Android, Windows tablets gain on iPad, says IDC

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Android and Windows-based tablets are expected to gain market share on market leader iPad this year, according to the latest estimates by IDC.

Google's (NASDAQ: GOOG) Android tablets are expected to reach 42.7 percent market share this year, compared to 39.8 percent last year, while Microsoft's (NASDAQ: MSFT) Windows-based tablets are predicted to reach close to 3 percent of the market this year, up from 1 percent last year.

"The breadth and depth of Android has taken full effect on the tablet market as it has for the smartphone space," said Ryan Reith, program manager for IDC's mobile device trackers.

These gains will come at the expense of Apple's (NASDAQ: AAPL) iPad, which will see its market share decline to 53.8 percent this year from 56.3 percent last year.

Overall, IDC is predicting that tablet shipments will reach 122.3 million units worldwide this year, an uptick from its previous estimate of 117.1 units. This increase is being fueled not only by consumers, but also by the enterprise.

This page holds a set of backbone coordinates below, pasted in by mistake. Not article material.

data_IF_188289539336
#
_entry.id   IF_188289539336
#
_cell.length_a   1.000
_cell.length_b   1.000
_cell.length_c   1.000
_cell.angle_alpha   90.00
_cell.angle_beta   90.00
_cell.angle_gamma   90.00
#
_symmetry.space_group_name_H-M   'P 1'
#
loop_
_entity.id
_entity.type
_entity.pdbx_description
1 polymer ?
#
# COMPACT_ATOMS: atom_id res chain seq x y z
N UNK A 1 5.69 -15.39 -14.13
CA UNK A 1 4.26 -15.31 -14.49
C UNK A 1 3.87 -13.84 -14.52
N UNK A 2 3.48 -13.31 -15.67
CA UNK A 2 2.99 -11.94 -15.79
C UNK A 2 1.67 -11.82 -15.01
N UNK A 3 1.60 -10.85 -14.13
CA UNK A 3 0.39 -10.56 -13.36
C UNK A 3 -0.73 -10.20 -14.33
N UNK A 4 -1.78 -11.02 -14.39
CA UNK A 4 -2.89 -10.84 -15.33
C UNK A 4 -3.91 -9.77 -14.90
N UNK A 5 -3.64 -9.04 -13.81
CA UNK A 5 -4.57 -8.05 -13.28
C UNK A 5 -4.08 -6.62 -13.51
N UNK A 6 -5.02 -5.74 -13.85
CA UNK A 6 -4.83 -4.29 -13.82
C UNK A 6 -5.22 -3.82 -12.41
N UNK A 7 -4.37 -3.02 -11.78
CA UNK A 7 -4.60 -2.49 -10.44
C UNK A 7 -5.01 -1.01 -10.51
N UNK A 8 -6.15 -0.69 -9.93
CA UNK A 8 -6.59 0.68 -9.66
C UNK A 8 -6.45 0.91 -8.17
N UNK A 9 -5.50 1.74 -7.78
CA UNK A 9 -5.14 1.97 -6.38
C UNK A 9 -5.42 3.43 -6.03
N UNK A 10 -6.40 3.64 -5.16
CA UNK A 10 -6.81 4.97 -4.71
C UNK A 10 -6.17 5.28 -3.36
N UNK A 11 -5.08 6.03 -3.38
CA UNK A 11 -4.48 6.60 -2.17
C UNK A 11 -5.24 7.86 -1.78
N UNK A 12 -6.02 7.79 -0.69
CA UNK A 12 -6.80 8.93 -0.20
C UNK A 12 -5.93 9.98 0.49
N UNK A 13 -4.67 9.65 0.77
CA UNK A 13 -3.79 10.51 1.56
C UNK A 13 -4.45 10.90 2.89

According to Forrester Research, 82 percent of firms reported interest in using tablets, and in 2016, businesses are expected to buy 125 million tablets.

"Android tablet shipments will certainly act as the catalyst for growth in the low-cost segment in emerging markets given the platform's low barrier to entry on manufacturing. At the same time, top-tier companies like Samsung, Lenovo, and ASUS are all launching Android tablets with comparable to premium products, but offered at much lower price points," Reith said.

Tom Mainelli, research director for tablets at IDC, added, "Android tablets are gaining traction in the market thanks to solid products from Google, Amazon, Samsung, and others. And Apple's November iPad mini launch, along with its surprise refresh of the full-sized iPad, positions the company well for a strong holiday season," he commented

At the same time, IDC lowered its forecast for eReaders, with 2012 shipments expected to drop below 20 million units,  down from the 27.7 million units shipped in 2011.

While the front-lit eReader offerings from Amazon (NASDAQ: AMZN) and Barnes & Noble have captured the interest of a subset of consumers who prefer a dedicated eReader, most buyers are gravitating toward multi-use tablet products and finding a "good enough" reading experience on these traditional back-lit tablets, IDC observed.

For more:
- check out IDC's tablet stats

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